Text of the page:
Charlie All Night by Jennifer Crusie
Description: “Dumped by her boyfriend and demoted from WBBB’s prime-time spot, radio producer Allie McGuffey has nowhere to go but up. She plans to make her comeback by turning temporary DJ Charlie Tenniel into a household name. And if he’s willing to help cure her breakup blues with a rebound fling, that’s an added bonus.
Charlie just wants to kick back, play good tunes and eat Chinese food. He’s not interested in becoming famous. But he is interested in Allie. And after all, what harm is a little chemistry between friends?
But suddenly their one-night stand has become a four-week addiction. Night after night on the airwaves, his voice seduces her…and all the other women in town. He’s a hit. It looks as if Charlie’s solved all Allie’s problems…except one. What is she going to do when he leave?”
I just finished listening to Charlie All Night as an audio-book. I have about a 45 minute commute to and from work and audio-books are the best way to alleviate the monotonous boredom of my daily trek.
I’ve only recently discovered the joys and humor of Jennifer Crusie. I had read The Cinderella Deal a few years ago but didn’t continue to read her work. Then, two months ago, I found an audio-book of Bet Me at the library and the rest was history. My next foray into the worlds of Jennifer Crusie was Charlie All Night.
I’ll start out by saying that Charlie All Night is no Bet Me. Crusie’s humor is present throughout the book but listening to this book after Bet Me, something just falls short. There were parts of this book that weren’t believable and just seemed to be thrown in to keep the plot moving. For example, Ally meets Charlie at a bar and picks him up to avoid an awkward conversation with her ex (and boss who just demoted her). Charlie, of course, turns out to be the new DJ who Ally will be working with. That part is fine although I do question Ally’s tendency to get involved with co-workers. Seriously, isn’t there something in the company’s handbook about employee relationships? What bothered me was that Ally and her roommate, Joe, invited Charlie to sleep on their couch after one dinner conversation. Sure, he’s a new co-worker and all but inviting someone to live on your couch for an entire month is a little ridiculous.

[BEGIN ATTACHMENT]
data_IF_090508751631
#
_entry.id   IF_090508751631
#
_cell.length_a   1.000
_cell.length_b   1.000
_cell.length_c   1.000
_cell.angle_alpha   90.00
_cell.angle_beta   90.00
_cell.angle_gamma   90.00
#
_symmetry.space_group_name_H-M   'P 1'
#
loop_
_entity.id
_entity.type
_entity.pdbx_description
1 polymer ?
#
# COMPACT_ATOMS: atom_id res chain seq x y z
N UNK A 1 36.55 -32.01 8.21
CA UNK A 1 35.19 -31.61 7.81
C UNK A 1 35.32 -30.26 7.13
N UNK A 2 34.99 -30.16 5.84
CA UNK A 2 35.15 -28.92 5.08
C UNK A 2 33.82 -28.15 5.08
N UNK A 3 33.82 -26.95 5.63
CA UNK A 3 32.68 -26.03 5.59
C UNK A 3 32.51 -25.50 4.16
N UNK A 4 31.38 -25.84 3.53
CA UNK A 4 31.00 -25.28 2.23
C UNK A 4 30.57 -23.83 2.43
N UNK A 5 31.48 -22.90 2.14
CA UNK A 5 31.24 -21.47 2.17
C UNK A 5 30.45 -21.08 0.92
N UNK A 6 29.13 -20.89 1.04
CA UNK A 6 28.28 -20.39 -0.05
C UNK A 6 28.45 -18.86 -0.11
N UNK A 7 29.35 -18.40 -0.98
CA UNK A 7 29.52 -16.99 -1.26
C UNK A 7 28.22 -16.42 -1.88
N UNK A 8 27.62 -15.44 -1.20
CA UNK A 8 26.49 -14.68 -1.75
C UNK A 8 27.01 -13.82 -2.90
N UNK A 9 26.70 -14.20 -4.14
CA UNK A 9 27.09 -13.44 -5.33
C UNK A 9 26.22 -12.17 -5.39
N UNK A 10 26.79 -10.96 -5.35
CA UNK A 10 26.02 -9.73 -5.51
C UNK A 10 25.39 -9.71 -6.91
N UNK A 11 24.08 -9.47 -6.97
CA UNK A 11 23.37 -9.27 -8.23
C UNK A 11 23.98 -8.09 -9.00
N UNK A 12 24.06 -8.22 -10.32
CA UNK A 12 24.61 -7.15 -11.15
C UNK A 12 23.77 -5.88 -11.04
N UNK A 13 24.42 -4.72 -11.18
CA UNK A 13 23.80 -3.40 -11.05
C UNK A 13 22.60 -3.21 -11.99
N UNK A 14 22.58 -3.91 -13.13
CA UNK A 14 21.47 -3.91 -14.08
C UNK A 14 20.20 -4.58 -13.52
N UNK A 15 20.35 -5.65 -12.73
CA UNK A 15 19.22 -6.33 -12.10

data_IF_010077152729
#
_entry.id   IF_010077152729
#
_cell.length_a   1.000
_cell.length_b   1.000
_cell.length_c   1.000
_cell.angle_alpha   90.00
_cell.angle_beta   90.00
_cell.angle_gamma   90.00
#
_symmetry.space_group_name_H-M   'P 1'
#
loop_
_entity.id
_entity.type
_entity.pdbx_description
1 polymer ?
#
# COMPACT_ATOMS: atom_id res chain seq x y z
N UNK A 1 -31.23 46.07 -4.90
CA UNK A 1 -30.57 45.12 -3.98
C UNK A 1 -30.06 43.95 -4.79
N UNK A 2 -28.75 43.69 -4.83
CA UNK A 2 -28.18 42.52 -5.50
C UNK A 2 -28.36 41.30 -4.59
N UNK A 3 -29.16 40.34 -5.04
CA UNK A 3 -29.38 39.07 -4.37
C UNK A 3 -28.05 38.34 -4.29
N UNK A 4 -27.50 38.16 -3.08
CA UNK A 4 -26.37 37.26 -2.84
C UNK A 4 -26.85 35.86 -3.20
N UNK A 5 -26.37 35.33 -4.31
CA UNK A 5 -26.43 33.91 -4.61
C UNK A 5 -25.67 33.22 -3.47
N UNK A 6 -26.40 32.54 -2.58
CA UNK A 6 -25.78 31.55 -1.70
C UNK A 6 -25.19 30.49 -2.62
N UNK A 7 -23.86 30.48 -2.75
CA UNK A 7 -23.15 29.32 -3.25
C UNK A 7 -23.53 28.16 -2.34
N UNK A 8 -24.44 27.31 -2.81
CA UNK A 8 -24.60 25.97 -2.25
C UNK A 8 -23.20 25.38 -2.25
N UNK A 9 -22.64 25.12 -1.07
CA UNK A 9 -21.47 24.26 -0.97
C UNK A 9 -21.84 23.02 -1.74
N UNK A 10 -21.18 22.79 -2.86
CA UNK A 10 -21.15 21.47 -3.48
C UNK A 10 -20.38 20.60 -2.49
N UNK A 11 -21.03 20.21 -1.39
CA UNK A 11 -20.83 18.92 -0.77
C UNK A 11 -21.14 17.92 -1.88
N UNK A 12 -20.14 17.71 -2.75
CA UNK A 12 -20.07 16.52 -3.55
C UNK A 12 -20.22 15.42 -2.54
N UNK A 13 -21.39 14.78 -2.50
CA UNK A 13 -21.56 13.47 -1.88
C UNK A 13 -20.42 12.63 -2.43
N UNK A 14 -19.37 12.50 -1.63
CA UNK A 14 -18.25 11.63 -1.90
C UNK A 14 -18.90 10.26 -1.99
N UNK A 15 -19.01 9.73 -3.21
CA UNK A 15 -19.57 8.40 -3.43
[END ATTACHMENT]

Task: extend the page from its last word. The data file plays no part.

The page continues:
The other major plot fail was the reason behind Charlie’s arrival at the radio station. Essentially, his father’s college roommate (the radio station owner) hires him to investigate a threatening letter the station receives. Charlie, who apparently bounces from job to job without settling down, and who can clearly see his father’s manipulation, agrees to help out, despite never being on the radio before. Without spoiling the ‘mystery’ he is supposed to solve, this plot point was a little thin and made the pace of the story seem forced.
Okay, now that I’ve ranted about the parts that bothered me, let me explain why I did like the book.
1. Watching the relationship between Charlie and Ally bloom. While I had problems with the plot, I did like watching Ally and Charlie slowly fall in love. They did fall into bed fast, and get stuck in a rut of sleeping together without building a relationship. However, once Ally realizes that and a celibacy bet occurs, they start to learn more about each other and the foundation for their relationship is formed.
2. A host of excellent supporting characters. From Ally’s obnoxious ex-boyfriend Mark, who tries, and fails, to copy Charlie as he becomes a successful DJ to Grady, the pot-smoking, Georgian chant playing late night DJ, to Joe, Ally’s roommate who only allows her to order food at restaurants that he hates to cook.
3. Adorable puppy. And the hero playing Billy Joel so the puppy will eat. Tugging at all of the heartstrings
4. Random political issues that Charlie stumbles into just by making observations about the town on the radio. And the assortment of calls from the townspeople.
All together, I’d have to rate this book at a solid 3. The romance is there and the minor characters are great. But the plot requires too much suspension of belief to truly make it a great story. The points that drive the plot seem forced and the characterization of the hero and heroine just fall too short. The story itself seemed too short and while I did support Ally and Charlie as a couple, I didn’t buy that she was reason enough for him to end his fear of permanency. Maybe if I hadn’t listened to this book right after Bet Me, my opinions would have been different. But this just wasn’t my favorite Jennifer Crusie book.
Rating: 4 out of 5.